Saturday, February 16, 2013
The next question is logically what do the other personality types provide to an organization if the xSTJ's tend to be the ones that succeed the most. Or at least they are the ones that stay in business or the military and move up. As the previous blog discussed (leaders-in-military-and-business-same.html) it would seem that the personality types, ISTJ and ESTJ have an advantage in business and the military that allows them to do better and move toward the higher ranks in both business and military organizations at a faster rate than other personality types. As I stated in that post the dominant and auxiliary functions for these two types is Introverted Sensing (Si) and Extraverted Thinking (Te).
In fact the functions in order for ISTJ and ESTJ are shown in the table to the left and are compared to my own type code INFP. I often read about people comparing personality types strictly by way of the 4 letter code. This is how it was introduced to me also. While there is some validity and I imagine some people have been helped by this comparison it is just too simplistic and I do not believe it is the way the MBTI was originally meant to be used. The MBTI was supposed to get us to Jung's theory. When we look at the Jungian functions in their archetypal positions for both xSTJ's and compare them to my personality type of INFP you can see some striking comparisons that may be overlooked when comparing the 4 letters. As you can see I share my 4 conscious functions with the xSTJ's. This is sometimes called complementary type codes and is OVERLOOKED when you compare just the four letter codes, and probably why I was told during my first introduction to type (and also later in my career) that I probably will never really be able to communicate well with a majority of Army officers.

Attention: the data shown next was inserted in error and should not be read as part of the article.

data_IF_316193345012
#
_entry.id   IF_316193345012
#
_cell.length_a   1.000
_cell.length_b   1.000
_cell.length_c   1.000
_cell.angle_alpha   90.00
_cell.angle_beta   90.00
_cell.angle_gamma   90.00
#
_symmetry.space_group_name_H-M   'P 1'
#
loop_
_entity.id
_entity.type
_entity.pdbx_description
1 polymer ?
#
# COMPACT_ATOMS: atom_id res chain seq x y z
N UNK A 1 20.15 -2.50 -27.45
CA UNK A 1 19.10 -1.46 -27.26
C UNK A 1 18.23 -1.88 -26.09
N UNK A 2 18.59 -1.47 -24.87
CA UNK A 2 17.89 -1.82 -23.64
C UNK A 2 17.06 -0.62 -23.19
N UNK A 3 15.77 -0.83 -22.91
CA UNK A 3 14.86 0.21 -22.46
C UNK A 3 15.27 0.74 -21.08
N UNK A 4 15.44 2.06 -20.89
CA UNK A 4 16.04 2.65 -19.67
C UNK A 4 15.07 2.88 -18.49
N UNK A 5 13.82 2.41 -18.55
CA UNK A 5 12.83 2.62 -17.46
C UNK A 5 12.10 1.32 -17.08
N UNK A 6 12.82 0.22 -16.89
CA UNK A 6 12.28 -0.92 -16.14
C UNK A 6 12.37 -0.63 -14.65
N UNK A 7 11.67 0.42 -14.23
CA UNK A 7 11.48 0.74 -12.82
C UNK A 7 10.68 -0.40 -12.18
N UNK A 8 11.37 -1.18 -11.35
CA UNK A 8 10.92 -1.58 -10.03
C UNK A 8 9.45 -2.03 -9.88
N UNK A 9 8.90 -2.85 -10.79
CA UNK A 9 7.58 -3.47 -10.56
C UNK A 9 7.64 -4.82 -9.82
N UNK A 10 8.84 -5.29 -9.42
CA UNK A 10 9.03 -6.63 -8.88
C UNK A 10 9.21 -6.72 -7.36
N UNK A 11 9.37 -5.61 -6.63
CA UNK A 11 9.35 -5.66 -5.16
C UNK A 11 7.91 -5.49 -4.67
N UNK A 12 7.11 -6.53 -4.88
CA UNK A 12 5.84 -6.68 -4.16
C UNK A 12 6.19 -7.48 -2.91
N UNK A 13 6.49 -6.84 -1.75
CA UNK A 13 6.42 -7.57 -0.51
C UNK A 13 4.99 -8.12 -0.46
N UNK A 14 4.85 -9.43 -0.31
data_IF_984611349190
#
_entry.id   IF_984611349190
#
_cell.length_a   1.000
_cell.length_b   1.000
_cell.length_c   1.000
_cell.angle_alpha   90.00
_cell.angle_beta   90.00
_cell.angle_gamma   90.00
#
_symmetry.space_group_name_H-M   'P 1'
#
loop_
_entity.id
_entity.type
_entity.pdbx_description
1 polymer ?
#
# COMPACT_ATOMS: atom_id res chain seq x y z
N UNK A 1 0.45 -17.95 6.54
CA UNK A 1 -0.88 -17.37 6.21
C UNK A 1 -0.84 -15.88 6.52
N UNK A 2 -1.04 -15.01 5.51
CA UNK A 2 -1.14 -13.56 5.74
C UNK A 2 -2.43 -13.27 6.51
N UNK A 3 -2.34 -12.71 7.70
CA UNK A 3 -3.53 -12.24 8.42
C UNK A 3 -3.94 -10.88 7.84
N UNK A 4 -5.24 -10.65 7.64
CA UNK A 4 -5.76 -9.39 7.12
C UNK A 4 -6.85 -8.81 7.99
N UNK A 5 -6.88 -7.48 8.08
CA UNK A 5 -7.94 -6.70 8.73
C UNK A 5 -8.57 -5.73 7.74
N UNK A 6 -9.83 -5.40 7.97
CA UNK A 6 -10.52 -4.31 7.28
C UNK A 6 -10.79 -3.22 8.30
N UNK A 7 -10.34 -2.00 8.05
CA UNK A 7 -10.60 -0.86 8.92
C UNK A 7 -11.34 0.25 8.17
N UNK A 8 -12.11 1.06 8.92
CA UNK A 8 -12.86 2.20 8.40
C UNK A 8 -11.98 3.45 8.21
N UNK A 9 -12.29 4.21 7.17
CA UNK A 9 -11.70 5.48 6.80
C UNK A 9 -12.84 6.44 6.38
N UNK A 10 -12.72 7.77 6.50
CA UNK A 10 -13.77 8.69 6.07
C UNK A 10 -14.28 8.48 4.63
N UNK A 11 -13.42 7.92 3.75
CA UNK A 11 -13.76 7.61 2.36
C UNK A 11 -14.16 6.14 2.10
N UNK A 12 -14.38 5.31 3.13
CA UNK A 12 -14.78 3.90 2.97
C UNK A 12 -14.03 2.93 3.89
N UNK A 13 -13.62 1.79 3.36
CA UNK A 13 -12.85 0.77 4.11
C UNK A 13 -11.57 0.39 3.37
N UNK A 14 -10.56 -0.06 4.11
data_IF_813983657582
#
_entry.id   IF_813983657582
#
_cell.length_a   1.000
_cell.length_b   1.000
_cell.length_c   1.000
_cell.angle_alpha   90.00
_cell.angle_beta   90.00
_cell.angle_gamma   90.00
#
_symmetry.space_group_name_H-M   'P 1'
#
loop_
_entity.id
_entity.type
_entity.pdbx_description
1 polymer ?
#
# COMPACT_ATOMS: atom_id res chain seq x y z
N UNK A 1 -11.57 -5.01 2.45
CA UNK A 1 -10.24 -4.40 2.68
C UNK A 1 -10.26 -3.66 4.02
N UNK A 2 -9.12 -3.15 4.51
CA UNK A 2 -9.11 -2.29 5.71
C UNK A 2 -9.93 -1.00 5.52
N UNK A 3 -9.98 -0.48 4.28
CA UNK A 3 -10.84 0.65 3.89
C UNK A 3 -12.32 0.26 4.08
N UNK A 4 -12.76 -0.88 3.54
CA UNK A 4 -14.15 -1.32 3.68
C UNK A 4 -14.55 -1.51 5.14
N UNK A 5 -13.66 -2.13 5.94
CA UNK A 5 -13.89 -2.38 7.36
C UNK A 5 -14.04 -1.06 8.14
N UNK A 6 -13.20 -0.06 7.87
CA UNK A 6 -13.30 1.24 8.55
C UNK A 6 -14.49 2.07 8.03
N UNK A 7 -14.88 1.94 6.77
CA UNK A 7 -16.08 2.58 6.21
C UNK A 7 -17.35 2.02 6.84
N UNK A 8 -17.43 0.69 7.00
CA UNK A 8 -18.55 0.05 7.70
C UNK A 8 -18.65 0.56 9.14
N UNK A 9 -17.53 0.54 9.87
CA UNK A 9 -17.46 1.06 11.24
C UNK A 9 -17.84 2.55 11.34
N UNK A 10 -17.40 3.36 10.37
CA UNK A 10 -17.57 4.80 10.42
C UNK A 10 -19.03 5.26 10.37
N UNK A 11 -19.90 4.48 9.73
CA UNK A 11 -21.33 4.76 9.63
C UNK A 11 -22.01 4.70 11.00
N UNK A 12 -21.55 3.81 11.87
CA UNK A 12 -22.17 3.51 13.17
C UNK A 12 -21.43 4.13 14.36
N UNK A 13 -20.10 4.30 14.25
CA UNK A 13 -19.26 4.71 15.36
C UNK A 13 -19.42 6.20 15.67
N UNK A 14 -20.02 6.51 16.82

When I was a junior officer in the Army there came a time when I had to specifically decide to get out of my comfort zone and make some drastic changes in how I preferred to do things. This was more of a survival instinct since I knew nothing of personality type at the time. Later after becoming certified in the MBTI I looked back at some of these decisions and realized that what I had done was to bring my tertiary and inferior functions to the foreground in support of my dominant and auxiliary. I discovered that providing a well organized, logical presentation allowed me to present things to senior officers that supported my values but talked their talk. That is I was getting better at talking the language of Te to support my dominant Fi values. I will admit that in my early days of getting out of my comfort zone I was not always successful. OK I stumbled a lot. I think I spent a lot of time trying to guess at what I needed to do next. I did not have the knowledge of type that I have now or even a hint of this theory.
So how do others survive in this xSTJ world? Mainly by drawing on their other functions to provide the same thing the rest of the community are looking for. Everyone of us has all 8 functions within us and it is the ability to access our lesser trusted functions that allow everyone to go beyond their initial potential. Learning to access this potential is called development. We do not have to stay stagnant. I have seen many times someone who has the functions and abilities desired in a specific industry as their dominant function. More often than I care to remember I saw them do well as junior employees because they naturally do and say the things that get them noticed and make them successful. As they progress they may continue to do well but struggle with changing conditions or the need to be more well rounded. On the other hand the individual who was forced out of his or her comfort zone early in their career in order to survive, and continues to develop their secondary skills, may hold an advantage due to the ability to now bring to bear not only their lesser trusted functions which they used to keep pace with their cohorts, but their more trusted functions at times when they may be needed. This developed flexibility could easily mean the difference between individuals selected to higher levels of responsibility. These individuals can also provide their bosses unique insights they may not get from others especially when the boss understands the need for well rounded employees.
So who is a better hire? Neither or both, the hiring / promotion systems need to look at abilities and how well the employee is able to take on different and more varied responsibilities at higher levels. How do they deal with change, how do they deal with people and if they are expected to lead then how well do they take care of their people.